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The euro area misses out on investing in intellectual property

The euro area misses out on investing in intellectual property

At a Glance:

  • We examine the possibility that a stronger U.S. economy is due to increased intellectual property investments since the mid-2010s, when the euro area missed out.
  • The data should be viewed with caution, but monetary policy may have a slower impact on the US economy than the euro area.


We analyze persistent growth differences between the US and the euro area. We focus on nonreciprocal explanations for: (1) the underlying factors behind productivity growth in the non-euro area USA; (2) The slow impact of equally tight monetary policy on both sides of the Atlantic on the US real economy.

It is difficult to distinguish between “structural” and “cycle” productivity in real time. Nevertheless, we tend to explain the continued strong US economy with a substantial increase in investment in intellectual property (especially software and R&D) since the mid-2010s. There are numerous academic papers on how organizations benefit when using IT technologies such as cloud computing. While much of the tech debate currently revolves around AI's promising prospects, the proliferation of older technologies — perhaps fueled by the COVID crisis — has fueled a “stealth revolution.” Interestingly, the euro area completely missed out on investments in intellectual property. While the EU is busy consolidating things like the US IRA and the CHIPS Act, faster delivery of the next generation of EU funds – especially those earmarked for digitization – could be priority funding – more effective in boosting productivity. .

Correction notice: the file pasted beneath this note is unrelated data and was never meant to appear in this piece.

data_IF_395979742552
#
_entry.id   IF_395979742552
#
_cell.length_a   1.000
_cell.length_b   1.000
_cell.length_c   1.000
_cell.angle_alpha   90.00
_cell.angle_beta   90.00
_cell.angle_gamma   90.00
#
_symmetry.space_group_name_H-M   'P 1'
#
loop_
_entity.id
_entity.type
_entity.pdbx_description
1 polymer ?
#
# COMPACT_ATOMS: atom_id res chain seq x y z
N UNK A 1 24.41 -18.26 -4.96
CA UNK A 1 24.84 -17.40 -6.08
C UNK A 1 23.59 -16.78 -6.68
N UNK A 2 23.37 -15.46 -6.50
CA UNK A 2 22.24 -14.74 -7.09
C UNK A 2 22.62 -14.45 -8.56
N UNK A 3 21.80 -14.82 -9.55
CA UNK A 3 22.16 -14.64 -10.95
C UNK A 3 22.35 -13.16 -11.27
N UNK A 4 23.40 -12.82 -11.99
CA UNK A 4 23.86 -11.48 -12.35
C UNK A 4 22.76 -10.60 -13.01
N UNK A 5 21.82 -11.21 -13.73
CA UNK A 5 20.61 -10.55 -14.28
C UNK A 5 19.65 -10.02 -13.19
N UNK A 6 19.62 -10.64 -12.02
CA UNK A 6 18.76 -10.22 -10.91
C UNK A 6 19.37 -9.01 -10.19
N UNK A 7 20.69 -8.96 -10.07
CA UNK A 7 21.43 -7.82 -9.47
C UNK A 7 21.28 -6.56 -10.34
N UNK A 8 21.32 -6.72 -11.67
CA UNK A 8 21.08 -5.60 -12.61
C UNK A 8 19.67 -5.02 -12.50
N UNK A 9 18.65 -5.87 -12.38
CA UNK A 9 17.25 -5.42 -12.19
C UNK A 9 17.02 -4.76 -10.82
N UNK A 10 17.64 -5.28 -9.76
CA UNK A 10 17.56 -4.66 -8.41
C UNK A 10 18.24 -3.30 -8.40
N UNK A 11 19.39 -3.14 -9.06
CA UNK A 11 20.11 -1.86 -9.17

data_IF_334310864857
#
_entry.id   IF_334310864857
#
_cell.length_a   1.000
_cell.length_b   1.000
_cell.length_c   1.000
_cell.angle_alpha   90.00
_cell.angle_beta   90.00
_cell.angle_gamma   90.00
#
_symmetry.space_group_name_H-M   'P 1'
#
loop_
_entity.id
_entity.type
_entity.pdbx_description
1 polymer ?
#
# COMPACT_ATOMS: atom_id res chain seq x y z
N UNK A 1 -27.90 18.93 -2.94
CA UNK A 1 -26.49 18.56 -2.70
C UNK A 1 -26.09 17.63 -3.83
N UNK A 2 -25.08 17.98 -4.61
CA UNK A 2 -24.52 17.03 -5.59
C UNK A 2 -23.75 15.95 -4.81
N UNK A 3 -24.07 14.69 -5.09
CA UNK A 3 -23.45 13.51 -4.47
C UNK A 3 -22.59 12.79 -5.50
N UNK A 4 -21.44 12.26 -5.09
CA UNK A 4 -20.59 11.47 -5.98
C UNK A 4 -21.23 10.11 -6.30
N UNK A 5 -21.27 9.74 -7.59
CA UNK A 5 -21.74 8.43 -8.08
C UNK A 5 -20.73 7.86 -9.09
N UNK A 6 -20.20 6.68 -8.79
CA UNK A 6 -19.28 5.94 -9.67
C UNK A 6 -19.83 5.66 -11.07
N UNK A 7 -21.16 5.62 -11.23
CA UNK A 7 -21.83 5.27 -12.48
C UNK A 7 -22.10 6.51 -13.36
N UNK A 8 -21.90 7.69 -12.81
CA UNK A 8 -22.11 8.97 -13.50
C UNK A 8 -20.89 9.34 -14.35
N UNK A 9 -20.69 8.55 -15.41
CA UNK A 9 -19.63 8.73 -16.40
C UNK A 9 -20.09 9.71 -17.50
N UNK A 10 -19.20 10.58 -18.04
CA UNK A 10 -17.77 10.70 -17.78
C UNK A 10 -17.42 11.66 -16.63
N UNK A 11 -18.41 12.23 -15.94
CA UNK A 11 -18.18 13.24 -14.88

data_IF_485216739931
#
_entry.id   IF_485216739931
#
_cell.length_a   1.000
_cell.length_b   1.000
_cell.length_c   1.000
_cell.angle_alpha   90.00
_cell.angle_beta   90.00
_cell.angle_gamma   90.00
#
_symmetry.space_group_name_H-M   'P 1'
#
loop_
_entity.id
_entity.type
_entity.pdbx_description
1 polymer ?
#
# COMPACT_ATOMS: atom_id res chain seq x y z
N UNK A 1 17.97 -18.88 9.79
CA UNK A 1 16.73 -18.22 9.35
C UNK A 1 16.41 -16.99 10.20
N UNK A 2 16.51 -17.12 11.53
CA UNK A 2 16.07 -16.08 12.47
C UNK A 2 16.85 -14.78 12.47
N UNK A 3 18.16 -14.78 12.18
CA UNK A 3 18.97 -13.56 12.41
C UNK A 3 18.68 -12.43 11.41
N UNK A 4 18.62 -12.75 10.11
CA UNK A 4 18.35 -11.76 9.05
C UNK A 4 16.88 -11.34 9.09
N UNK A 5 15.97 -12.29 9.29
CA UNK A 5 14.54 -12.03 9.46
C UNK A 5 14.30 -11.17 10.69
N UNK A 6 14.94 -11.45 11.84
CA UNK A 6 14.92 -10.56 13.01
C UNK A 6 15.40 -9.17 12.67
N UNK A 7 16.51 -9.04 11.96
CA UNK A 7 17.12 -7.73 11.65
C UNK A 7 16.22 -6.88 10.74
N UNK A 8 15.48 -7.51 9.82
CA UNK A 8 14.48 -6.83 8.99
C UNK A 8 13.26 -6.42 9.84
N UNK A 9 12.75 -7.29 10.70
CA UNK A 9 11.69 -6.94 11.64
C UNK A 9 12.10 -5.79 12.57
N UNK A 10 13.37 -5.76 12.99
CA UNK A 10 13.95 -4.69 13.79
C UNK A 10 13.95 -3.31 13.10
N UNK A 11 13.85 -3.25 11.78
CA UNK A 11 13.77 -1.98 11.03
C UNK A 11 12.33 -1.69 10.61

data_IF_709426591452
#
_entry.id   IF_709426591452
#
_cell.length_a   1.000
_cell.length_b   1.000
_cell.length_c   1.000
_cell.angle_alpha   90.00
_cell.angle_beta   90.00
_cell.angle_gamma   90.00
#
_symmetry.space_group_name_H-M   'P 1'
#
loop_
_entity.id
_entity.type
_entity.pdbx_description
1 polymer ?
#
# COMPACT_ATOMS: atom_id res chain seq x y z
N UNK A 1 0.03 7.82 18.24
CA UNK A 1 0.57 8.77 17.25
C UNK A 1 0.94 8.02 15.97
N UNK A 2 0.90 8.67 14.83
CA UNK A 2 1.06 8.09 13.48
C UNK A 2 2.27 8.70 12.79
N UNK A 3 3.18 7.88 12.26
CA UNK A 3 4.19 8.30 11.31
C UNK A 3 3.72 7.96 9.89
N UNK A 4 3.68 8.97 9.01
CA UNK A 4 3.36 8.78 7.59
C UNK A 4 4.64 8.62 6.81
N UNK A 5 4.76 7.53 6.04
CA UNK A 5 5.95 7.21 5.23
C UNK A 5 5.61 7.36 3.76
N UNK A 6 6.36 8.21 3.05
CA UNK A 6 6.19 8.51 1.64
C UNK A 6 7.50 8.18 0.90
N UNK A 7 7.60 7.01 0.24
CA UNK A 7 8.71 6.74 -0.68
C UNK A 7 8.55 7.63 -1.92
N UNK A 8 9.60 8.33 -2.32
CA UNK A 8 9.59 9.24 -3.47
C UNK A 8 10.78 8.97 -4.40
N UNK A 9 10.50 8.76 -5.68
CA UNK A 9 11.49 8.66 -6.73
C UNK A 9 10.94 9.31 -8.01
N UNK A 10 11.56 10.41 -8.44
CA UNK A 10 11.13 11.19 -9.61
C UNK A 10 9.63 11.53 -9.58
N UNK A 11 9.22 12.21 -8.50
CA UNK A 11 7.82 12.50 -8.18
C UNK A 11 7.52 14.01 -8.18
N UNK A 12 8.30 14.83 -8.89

US data from different sources can be mixed, but national accounts suggest that monetary policy has had little impact on US firms so far and that the impact of tightening has been slower than in the last rate-cutting cycle 20 years ago. Things are different in euro area countries where comparable current figures are available, for example in France. So Europe could get a double whammy: a positive supply shock and a swifter impact from the ECB's monetary policy.

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By Gilles Moëc, Chief Economist at AXA Group and Head of AXA IM Core Investment Research at AXA Investment Managers

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